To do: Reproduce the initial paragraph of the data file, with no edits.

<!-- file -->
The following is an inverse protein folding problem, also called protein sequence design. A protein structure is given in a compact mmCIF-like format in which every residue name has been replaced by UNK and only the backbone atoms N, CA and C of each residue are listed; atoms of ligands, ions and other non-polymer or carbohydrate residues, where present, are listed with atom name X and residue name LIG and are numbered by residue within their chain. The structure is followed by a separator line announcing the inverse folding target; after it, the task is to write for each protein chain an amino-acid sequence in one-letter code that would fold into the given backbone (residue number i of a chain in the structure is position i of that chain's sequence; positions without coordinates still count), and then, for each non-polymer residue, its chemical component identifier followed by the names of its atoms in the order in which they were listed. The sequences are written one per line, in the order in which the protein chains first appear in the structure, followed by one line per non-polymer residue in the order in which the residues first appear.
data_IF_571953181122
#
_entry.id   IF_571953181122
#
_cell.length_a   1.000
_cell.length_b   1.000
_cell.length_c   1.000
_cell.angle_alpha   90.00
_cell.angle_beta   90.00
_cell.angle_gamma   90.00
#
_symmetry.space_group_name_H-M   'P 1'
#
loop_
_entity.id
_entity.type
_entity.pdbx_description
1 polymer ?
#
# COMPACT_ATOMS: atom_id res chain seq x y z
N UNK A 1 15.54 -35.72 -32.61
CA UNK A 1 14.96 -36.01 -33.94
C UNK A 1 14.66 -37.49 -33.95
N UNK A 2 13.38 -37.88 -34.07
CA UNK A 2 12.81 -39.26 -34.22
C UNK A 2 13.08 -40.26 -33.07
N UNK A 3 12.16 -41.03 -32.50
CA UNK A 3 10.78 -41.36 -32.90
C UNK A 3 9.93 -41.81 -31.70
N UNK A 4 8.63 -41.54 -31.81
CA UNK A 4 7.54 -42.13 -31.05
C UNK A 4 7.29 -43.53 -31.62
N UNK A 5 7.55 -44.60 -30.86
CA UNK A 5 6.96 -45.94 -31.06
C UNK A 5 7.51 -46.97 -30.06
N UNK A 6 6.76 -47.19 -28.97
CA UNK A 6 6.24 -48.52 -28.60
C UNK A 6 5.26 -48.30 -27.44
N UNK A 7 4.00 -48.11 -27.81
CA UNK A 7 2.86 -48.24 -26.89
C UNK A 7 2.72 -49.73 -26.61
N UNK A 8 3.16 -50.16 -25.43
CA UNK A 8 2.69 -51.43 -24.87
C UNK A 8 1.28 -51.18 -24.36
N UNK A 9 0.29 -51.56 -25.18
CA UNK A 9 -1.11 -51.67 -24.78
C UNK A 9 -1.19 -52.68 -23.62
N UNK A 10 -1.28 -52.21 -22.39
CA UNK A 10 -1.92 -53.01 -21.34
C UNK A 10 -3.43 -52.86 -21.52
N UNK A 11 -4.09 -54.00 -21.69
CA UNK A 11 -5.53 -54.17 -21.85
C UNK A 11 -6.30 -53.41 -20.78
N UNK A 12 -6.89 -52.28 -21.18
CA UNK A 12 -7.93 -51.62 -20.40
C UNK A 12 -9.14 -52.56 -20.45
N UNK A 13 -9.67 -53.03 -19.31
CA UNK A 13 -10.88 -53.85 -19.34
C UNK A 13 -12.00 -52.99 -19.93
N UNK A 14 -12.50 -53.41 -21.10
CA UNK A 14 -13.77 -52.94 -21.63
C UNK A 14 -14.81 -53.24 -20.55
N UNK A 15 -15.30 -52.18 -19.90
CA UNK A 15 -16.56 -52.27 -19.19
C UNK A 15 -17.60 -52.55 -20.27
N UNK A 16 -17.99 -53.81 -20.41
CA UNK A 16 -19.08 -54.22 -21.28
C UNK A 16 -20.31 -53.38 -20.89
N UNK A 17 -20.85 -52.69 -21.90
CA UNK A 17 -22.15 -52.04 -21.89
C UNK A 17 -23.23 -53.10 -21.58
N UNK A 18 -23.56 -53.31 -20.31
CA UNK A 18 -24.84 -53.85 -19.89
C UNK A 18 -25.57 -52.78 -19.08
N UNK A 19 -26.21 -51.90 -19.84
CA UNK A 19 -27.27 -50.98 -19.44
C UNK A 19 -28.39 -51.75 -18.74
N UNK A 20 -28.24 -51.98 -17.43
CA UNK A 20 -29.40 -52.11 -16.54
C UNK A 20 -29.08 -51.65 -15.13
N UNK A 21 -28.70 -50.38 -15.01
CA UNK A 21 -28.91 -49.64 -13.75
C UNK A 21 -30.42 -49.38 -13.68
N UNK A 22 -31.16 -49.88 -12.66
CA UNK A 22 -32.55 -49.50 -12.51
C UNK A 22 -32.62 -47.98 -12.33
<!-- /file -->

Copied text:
The following is an inverse protein folding problem, also called protein sequence design. A protein structure is given in a compact mmCIF-like format in which every residue name has been replaced by UNK and only the backbone atoms N, CA and C of each residue are listed; atoms of ligands, ions and other non-polymer or carbohydrate residues, where present, are listed with atom name X and residue name LIG and are numbered by residue within their chain. The structure is followed by a separator line announcing the inverse folding target; after it, the task is to write for each protein chain an amino-acid sequence in one-letter code that would fold into the given backbone (residue number i of a chain in the structure is position i of that chain's sequence; positions without coordinates still count), and then, for each non-polymer residue, its chemical component identifier followed by the names of its atoms in the order in which they were listed. The sequences are written one per line, in the order in which the protein chains first appear in the structure, followed by one line per non-polymer residue in the order in which the residues first appear.